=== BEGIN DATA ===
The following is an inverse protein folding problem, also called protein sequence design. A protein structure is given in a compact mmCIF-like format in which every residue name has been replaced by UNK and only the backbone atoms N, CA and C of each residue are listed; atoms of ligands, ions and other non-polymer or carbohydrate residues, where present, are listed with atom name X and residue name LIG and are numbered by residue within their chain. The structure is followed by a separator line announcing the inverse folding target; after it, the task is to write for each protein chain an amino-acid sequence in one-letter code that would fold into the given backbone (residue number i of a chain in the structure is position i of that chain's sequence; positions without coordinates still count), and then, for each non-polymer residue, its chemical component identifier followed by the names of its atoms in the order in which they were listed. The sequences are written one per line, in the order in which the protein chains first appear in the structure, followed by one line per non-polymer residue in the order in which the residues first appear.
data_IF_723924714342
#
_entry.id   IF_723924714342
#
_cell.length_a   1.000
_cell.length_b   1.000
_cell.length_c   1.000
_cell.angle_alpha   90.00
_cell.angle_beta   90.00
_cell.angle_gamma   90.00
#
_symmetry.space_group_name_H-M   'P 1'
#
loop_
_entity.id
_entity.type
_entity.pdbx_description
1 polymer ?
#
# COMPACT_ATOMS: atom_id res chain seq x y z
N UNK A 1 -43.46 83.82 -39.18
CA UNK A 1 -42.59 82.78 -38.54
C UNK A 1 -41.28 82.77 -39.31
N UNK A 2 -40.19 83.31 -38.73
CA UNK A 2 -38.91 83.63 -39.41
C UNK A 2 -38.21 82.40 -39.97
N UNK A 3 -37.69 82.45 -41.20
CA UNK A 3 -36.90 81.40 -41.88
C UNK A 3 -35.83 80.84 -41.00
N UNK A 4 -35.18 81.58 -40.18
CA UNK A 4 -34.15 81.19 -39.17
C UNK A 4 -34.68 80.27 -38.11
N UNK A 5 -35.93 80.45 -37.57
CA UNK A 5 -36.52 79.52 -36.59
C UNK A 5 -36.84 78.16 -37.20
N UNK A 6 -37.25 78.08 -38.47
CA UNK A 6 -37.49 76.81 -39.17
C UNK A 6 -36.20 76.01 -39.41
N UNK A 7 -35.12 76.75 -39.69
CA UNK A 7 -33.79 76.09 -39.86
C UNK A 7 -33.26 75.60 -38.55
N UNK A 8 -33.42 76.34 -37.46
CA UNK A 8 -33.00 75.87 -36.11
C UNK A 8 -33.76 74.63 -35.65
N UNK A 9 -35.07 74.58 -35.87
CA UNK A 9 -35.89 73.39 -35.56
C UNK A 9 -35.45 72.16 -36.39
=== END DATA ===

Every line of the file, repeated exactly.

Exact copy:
The following is an inverse protein folding problem, also called protein sequence design. A protein structure is given in a compact mmCIF-like format in which every residue name has been replaced by UNK and only the backbone atoms N, CA and C of each residue are listed; atoms of ligands, ions and other non-polymer or carbohydrate residues, where present, are listed with atom name X and residue name LIG and are numbered by residue within their chain. The structure is followed by a separator line announcing the inverse folding target; after it, the task is to write for each protein chain an amino-acid sequence in one-letter code that would fold into the given backbone (residue number i of a chain in the structure is position i of that chain's sequence; positions without coordinates still count), and then, for each non-polymer residue, its chemical component identifier followed by the names of its atoms in the order in which they were listed. The sequences are written one per line, in the order in which the protein chains first appear in the structure, followed by one line per non-polymer residue in the order in which the residues first appear.
data_IF_723924714342
#
_entry.id   IF_723924714342
#
_cell.length_a   1.000
_cell.length_b   1.000
_cell.length_c   1.000
_cell.angle_alpha   90.00
_cell.angle_beta   90.00
_cell.angle_gamma   90.00
#
_symmetry.space_group_name_H-M   'P 1'
#
loop_
_entity.id
_entity.type
_entity.pdbx_description
1 polymer ?
#
# COMPACT_ATOMS: atom_id res chain seq x y z
N UNK A 1 -43.46 83.82 -39.18
CA UNK A 1 -42.59 82.78 -38.54
C UNK A 1 -41.28 82.77 -39.31
N UNK A 2 -40.19 83.31 -38.73
CA UNK A 2 -38.91 83.63 -39.41
C UNK A 2 -38.21 82.40 -39.97
N UNK A 3 -37.69 82.45 -41.20
CA UNK A 3 -36.90 81.40 -41.88
C UNK A 3 -35.83 80.84 -41.00
N UNK A 4 -35.18 81.58 -40.18
CA UNK A 4 -34.15 81.19 -39.17
C UNK A 4 -34.68 80.27 -38.11
N UNK A 5 -35.93 80.45 -37.57
CA UNK A 5 -36.52 79.52 -36.59
C UNK A 5 -36.84 78.16 -37.20
N UNK A 6 -37.25 78.08 -38.47
CA UNK A 6 -37.49 76.81 -39.17
C UNK A 6 -36.20 76.01 -39.41
N UNK A 7 -35.12 76.75 -39.69
CA UNK A 7 -33.79 76.09 -39.86
C UNK A 7 -33.26 75.60 -38.55
N UNK A 8 -33.42 76.34 -37.46
CA UNK A 8 -33.00 75.87 -36.11
C UNK A 8 -33.76 74.63 -35.65
N UNK A 9 -35.07 74.58 -35.87
CA UNK A 9 -35.89 73.39 -35.56
C UNK A 9 -35.45 72.16 -36.39